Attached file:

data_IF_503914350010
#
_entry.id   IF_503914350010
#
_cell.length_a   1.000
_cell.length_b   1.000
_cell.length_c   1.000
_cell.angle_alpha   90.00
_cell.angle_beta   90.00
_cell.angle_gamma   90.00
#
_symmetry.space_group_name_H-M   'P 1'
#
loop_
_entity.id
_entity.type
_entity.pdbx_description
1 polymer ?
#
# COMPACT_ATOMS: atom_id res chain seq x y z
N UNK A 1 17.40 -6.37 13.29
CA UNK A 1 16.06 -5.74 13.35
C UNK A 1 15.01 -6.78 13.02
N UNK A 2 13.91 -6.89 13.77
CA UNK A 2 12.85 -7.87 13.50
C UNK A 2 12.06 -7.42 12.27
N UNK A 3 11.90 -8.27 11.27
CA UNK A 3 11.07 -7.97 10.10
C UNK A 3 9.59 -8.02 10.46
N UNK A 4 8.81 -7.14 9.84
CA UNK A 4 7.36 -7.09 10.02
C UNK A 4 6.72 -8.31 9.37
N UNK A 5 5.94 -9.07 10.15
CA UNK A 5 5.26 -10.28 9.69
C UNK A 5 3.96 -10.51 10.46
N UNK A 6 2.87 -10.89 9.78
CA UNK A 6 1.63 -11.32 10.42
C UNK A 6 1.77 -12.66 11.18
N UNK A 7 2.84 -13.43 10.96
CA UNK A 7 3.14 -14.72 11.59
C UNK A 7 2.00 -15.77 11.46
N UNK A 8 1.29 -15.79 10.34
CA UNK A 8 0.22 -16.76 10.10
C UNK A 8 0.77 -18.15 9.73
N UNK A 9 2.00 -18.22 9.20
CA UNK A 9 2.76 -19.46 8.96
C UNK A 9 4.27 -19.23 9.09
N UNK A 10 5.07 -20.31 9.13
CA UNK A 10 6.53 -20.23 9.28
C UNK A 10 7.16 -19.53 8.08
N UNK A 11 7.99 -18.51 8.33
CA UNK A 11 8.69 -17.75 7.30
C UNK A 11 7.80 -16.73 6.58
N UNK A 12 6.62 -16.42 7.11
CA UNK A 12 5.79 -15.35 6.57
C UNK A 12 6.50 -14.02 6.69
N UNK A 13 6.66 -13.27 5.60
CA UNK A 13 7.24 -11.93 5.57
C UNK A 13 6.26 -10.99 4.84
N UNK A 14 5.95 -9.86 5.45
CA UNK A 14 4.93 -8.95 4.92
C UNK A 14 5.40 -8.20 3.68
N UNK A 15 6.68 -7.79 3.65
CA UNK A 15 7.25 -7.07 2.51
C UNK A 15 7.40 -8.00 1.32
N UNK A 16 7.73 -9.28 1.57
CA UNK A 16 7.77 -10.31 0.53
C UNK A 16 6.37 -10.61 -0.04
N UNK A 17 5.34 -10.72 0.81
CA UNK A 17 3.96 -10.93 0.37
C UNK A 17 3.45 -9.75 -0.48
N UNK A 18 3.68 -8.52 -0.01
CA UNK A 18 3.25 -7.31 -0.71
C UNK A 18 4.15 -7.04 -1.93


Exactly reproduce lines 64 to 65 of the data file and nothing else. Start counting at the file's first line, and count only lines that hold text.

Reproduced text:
CA UNK A 15 7.25 -7.07 2.51
C UNK A 15 7.40 -8.00 1.32